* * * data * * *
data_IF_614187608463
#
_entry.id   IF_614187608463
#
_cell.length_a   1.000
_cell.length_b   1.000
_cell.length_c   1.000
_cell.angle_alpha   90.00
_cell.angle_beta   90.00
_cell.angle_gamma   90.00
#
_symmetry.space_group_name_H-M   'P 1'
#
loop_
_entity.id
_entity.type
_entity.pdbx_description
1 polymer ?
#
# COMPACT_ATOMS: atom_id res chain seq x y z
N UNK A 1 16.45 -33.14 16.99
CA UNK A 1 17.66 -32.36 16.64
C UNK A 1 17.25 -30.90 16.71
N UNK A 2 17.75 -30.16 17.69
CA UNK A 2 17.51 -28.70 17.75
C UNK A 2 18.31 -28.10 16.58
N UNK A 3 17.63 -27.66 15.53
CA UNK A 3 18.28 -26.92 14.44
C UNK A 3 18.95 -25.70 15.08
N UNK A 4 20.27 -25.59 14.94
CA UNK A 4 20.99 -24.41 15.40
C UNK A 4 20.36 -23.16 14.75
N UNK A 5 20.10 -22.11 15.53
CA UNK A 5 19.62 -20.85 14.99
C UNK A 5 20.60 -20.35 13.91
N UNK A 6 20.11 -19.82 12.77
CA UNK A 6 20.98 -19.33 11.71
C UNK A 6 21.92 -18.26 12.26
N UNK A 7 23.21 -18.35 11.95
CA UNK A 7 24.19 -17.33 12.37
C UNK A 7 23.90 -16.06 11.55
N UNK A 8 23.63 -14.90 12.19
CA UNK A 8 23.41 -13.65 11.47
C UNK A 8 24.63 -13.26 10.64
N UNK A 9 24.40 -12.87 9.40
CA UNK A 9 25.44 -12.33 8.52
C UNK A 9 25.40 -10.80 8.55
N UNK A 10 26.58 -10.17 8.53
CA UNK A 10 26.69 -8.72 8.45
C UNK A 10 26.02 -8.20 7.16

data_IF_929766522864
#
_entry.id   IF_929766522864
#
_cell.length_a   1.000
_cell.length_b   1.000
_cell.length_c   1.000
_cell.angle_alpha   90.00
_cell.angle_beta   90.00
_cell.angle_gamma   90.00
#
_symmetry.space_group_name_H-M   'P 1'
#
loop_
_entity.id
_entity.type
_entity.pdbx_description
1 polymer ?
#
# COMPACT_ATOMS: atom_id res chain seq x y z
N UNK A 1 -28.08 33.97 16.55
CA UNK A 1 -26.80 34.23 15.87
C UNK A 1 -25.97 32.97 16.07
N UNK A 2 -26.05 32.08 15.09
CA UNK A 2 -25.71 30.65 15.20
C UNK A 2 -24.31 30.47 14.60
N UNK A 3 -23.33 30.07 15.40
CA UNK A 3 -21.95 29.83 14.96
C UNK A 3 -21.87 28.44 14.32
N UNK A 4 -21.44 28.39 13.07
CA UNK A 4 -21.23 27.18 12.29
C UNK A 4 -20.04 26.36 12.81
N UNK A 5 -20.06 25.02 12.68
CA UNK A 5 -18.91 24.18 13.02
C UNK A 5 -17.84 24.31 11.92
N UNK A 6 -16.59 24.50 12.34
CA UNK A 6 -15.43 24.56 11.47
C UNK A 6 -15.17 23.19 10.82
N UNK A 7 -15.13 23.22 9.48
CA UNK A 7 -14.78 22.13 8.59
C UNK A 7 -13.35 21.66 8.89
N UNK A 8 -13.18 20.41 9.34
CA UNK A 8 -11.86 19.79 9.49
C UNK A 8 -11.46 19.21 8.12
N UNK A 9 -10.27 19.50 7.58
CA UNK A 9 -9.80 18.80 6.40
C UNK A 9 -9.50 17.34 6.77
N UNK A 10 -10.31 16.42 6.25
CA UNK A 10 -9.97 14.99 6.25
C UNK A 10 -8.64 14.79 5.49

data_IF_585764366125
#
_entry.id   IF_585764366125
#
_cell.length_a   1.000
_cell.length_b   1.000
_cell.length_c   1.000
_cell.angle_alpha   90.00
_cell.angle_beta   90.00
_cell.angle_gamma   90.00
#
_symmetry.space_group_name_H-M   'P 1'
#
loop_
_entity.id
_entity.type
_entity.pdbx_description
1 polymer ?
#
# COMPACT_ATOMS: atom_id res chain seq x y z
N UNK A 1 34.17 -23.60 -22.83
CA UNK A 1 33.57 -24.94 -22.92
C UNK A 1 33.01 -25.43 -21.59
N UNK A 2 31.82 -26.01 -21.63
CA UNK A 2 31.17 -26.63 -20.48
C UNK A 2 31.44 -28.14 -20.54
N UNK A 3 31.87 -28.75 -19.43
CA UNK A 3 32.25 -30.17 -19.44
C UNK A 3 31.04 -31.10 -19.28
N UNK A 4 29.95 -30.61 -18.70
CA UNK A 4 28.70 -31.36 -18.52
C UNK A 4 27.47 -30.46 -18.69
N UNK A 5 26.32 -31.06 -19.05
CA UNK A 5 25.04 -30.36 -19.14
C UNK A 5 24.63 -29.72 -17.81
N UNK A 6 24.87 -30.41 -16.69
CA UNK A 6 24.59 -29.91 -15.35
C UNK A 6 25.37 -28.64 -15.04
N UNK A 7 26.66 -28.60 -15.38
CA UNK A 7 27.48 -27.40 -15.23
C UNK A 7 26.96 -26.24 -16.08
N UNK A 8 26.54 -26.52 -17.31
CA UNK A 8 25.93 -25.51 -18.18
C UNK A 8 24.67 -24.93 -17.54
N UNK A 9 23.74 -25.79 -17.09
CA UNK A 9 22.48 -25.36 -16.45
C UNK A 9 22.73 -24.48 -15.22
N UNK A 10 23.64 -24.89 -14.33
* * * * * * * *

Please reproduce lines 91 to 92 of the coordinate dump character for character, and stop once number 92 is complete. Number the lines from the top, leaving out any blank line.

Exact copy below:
C UNK A 7 -13.35 21.66 8.89
N UNK A 8 -13.18 20.41 9.34